Also, let me throw you a hypothetical scenario. What if your child a had friend, a friend they met online and they were really good friends. They even met in person one summer, but then your child decides after a year of being that persons friend, to not be there friend anymore because they didn't agree with your child. Does that seem like a very Catholic thing to do, to stop being someone's friend because you don't agree with them? I'm curious what you think about that.
    • BCRanger10

      Thank you for your response.

      Well of course I would tell them those things. Just because the priest would tell them in his homilies doesn't excuse me from continuing to tell them about it. The Rite of Baptism tells the parents to be the first and best teachers of the faith. And yes, they should have good hearts, but then the question is who decides what's "good"? Jesus Himself said "No one is good but God alone" (Luke 18:19). My concern there would be that they would become complacent rather than seeking continuous growth. Now yes, church doesn't automatically make someone a good person, but to me, it would contradict the purpose of going to church if I were to tell them that the effect is more important than the cause.

      Regarding the scenario, I'd ask what happened. I'd ask who said what, when, and why. I'd try to get as complete a picture as possible. Then I'd tell them what I thought.

    • You're welcome.

      Well, I disagree with that I have best friend in another country and his parents thought it best to teach him and his siblings to be good people and have a good heart. Then, when they were old enough and if they wanted to be apart of a religion they could be but they first wanted to teach them what truly matters. Then again, his continent is Asia and there having a good heart is big thing in that culture. Which, I find to be a wonderful thing. That's just me though.

      I see, interesting. Does that scenario I described seem at all similar to you? Like maybe something that happened in your life? You've never stopped being friends with someone that didn't agree with you? Because, if you have that goes against everything you preach, wouldn't you say?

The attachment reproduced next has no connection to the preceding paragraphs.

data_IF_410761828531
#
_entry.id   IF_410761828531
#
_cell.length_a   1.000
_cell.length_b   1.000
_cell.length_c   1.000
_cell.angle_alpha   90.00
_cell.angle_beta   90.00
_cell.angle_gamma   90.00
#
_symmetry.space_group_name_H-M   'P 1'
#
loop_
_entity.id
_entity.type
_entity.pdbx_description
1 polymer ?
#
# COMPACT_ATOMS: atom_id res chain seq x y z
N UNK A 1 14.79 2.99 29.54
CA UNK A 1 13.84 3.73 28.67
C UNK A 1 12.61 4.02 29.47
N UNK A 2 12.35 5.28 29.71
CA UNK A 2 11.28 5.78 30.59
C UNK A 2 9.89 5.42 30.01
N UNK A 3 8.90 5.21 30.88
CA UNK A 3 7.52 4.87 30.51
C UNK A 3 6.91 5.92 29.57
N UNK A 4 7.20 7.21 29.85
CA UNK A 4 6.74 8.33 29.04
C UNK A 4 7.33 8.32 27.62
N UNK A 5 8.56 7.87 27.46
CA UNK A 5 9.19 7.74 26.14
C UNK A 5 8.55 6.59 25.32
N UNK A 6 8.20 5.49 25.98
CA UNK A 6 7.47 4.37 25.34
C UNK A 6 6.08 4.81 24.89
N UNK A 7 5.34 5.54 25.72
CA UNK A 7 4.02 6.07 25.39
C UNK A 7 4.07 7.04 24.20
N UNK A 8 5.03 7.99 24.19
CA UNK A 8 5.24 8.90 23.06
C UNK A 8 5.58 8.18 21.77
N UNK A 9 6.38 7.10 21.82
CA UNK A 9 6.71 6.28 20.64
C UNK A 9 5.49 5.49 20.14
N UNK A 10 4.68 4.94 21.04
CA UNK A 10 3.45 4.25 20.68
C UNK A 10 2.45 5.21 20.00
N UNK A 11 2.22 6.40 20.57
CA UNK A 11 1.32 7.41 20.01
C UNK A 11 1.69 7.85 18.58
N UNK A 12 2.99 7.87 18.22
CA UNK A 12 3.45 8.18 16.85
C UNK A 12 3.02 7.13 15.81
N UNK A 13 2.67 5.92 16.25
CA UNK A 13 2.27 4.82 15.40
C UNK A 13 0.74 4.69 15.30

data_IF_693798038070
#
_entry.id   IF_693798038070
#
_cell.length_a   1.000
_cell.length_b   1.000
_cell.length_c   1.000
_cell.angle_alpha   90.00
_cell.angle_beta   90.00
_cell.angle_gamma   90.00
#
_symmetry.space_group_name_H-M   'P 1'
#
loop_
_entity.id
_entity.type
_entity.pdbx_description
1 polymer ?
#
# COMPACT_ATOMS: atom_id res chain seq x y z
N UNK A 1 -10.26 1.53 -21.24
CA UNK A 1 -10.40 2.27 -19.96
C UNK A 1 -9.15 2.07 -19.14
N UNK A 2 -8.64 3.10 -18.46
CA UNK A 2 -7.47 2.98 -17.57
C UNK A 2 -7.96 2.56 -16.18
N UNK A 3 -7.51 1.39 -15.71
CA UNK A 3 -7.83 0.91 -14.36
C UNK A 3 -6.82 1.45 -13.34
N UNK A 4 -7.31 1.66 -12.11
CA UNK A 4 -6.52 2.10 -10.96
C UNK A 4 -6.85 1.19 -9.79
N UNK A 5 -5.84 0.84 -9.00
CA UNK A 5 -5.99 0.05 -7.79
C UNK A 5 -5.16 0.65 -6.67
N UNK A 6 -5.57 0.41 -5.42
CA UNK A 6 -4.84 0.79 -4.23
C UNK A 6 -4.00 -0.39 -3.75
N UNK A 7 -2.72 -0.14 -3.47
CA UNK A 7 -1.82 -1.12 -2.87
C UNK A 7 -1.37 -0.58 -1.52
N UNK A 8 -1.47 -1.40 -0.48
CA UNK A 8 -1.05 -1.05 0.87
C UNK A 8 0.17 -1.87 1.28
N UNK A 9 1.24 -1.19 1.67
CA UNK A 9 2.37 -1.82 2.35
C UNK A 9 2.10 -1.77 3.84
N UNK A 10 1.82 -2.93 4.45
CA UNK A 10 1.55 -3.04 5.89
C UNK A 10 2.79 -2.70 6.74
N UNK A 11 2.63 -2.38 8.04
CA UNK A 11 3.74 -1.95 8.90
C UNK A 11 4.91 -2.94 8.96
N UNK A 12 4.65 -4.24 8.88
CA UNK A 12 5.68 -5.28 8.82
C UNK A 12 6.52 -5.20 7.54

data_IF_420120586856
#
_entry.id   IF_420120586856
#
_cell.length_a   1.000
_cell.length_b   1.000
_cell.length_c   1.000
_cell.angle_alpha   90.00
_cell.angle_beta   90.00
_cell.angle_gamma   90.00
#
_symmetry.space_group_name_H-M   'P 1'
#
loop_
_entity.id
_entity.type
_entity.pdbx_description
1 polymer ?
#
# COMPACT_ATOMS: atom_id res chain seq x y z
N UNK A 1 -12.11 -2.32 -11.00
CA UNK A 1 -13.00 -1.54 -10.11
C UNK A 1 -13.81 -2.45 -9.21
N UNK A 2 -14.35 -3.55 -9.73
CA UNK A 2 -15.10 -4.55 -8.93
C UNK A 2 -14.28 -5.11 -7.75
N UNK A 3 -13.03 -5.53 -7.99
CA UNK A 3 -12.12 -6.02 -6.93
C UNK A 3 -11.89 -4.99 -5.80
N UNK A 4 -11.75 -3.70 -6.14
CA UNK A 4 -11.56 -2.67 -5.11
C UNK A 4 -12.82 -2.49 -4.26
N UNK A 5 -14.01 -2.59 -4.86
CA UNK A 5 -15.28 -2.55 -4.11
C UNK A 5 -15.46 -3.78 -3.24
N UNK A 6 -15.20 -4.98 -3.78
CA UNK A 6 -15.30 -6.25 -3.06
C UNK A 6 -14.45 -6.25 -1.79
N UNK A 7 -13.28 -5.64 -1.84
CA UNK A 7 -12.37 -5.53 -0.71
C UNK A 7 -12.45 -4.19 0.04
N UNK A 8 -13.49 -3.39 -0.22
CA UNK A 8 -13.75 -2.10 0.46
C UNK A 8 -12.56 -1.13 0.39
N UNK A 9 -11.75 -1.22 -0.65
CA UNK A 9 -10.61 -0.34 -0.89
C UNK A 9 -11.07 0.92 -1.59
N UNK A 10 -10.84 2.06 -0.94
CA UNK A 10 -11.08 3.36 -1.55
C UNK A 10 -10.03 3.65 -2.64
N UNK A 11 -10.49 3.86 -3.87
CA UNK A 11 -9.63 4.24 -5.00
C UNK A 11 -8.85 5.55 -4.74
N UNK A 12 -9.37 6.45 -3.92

• BCRanger10

      I've been friends with plenty of people who disagree with me on things.

      Send me a private message.

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  • SS-rated
    Awesome MyTake!!!
    i'm really grateful that my parents raised me catholic and I could never live without god, I would've so many problems if there wouldn't be jesus in my life, I thought i'd fail soooo many times in school, people tell me i'm a good for nothing and too dumb for anything and every single one of them failed and I was the one who passed! I prayed to god to let me pass this school year and show them all that i'm not as dumb as they think and that it was jesus who got my back. I hate the empty feeling when I sin and the feeling of being alive when i pray with my whole heart. I see so many people have lost faith in god or have never met him in any kind of way, it's always ''God is cruel'' ''he doesn't exist'' ''if there would be one the world would be a better place'' Only people who have never met god will say this and i don't want my children to end up like that, I could never imagine myself living without god and i want my children to be like that as well. Anyway i'm happy to see some real christians on here